A communal campfire tent goes up in the courtyard of London’s Victoria & Albert Museum late today.
Guests can enjoy an evening of folk ballads, ghostly tales and clog dancing free of charge, all part of V&A Summer Camp -- the museum’s inaugural two-day celebration of design.
Over the weekend, leading world designers will be on hand in tents of their own to run workshops and offer tips on how to make furniture and take-away toys.
Information: http://www.vam.ac.uk or +44-20-7942-2000.
A robed Algerian smokes hashish from a pipe that’s longer than his arm.
He features in an 1857 photograph by Camille Silvy, currently the toast of the National Portrait Gallery (through Oct. 24). Silvy, a contemporary of Baudelaire and Balzac, captured ravishing views of rural France and North Africa before becoming a society photographer in London.
Sitters included Queen Victoria’s other half Prince Albert, and lesser blue-bloods who used the photos as calling cards in a 19th-century lead-up to Facebook. Sadly, manic- depressive Silvy spent the last three decades of his life in a psychiatric ward.
The National Portrait Gallery also has a photography show of athletes and personalities involved in the London 2012 Olympics, some in wax-museum-like poses. “Road to 2012: Setting Out” ends Sept. 26.
Information: http://www.npg.org.uk or +44-20-7306-0055.
Terroirs -- tucked away on William IV Street, which cuts across from the National Portrait Gallery to the Strand -- is a fine spot for a drink or a meal: It’s inexpensive and the wine list is among the most adventurous in London. Terroirs is often packed, so try to book early. Information: http://www.terroirswinebar.com/index.htm or +44-20-7036-0660.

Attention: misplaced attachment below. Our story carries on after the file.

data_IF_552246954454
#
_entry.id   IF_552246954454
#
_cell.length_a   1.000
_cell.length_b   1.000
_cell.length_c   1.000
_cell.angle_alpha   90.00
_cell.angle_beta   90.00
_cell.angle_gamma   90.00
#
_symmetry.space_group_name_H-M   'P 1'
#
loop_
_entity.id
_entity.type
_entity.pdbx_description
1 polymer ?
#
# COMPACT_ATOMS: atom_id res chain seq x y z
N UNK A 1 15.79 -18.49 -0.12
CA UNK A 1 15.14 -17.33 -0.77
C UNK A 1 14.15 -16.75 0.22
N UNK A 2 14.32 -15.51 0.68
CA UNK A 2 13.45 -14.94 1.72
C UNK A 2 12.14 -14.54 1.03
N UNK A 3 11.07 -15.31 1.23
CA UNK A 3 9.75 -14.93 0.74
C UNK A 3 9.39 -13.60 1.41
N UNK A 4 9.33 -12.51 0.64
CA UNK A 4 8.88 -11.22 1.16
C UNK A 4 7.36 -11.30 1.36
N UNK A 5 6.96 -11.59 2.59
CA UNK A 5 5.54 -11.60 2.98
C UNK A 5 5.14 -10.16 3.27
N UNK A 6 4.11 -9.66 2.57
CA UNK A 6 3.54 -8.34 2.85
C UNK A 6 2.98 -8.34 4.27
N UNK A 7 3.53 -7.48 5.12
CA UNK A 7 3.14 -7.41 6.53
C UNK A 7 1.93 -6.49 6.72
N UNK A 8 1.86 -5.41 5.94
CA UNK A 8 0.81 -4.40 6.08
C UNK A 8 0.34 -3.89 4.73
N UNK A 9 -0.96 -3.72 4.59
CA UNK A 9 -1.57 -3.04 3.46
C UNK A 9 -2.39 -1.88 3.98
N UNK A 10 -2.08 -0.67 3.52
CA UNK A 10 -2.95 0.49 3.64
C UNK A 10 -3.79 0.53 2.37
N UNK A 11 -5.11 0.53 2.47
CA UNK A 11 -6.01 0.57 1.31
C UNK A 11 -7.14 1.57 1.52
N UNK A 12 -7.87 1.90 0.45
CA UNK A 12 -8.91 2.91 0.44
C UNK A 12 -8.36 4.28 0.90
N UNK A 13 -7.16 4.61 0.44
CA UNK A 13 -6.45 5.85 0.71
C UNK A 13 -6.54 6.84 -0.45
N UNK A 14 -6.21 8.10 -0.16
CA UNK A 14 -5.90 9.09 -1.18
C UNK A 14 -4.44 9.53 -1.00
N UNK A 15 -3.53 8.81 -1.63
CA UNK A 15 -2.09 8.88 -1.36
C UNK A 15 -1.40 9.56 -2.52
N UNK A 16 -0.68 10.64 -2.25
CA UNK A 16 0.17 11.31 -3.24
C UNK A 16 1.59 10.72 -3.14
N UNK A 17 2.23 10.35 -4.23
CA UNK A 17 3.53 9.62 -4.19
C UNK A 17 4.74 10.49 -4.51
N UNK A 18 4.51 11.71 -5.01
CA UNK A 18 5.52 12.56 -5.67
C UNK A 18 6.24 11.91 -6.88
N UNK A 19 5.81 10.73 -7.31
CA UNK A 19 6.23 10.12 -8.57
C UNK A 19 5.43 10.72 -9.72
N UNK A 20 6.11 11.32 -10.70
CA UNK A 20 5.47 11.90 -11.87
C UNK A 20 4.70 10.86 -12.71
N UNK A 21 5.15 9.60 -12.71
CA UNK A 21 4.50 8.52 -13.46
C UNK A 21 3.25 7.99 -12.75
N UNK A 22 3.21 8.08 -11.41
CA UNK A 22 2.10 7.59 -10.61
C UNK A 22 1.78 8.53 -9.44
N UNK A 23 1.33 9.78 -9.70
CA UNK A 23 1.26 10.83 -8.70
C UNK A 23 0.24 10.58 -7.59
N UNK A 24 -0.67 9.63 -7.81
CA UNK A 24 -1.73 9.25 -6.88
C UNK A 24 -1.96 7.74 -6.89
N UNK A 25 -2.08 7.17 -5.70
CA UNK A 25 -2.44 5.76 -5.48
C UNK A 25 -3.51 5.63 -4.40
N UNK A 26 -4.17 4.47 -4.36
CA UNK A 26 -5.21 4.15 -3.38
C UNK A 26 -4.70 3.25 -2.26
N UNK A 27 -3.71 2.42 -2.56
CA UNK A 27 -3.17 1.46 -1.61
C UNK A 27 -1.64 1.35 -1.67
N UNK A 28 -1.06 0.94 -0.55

Jeff Goldblum is spending the summer in London getting buckets of cold water poured over his head.
Goldblum stars in Neil Simon’s “The Prisoner of Second Avenue” at the Vaudeville Theatre. Though written in 1971, the play is topical: It’s about the human cost of recession. Goldblum strikes the right balance between slapstick and despair. He plays the Manhattan-based company man coming undone, whose upstairs neighbors counter his complaints with water buckets.
“I don’t need analysts: I need lost and found,” he tells his wife (the talented Oscar winner Mercedes Ruehl), before burglars take everything including the dental floss.
“The Prisoner of Second Avenue” closes Sept. 25, and is an Old Vic production staged in the West End. Information: staged in the West End. Information: http://www.oldvictheatre.com or call +44-844-871-7628.
M.I.A. headlines the festival with the youngest audience (by far) on Sunday. The singer -- Maya Arulpragasam to her friends -- performs tracks from her third album, a mash of pop, dance and disco. Also in the line-up: chart-topping Tinchy Stryder, the Courteeners and Lightspeed Champion. And all for just 26.50 pounds ($41.36) a ticket.
There’s one catch: To get into the Underage Festival, you have to be between 14 and 18. While parents and guardians are kept out, there’s plenty of catering at the gate and picnic opportunities in surrounding Victoria Park. Police and organizers will keep a close watch on those inside.
(Farah Nayeri writes for Muse, the arts and leisure section of Bloomberg News. The opinions expressed are her own.)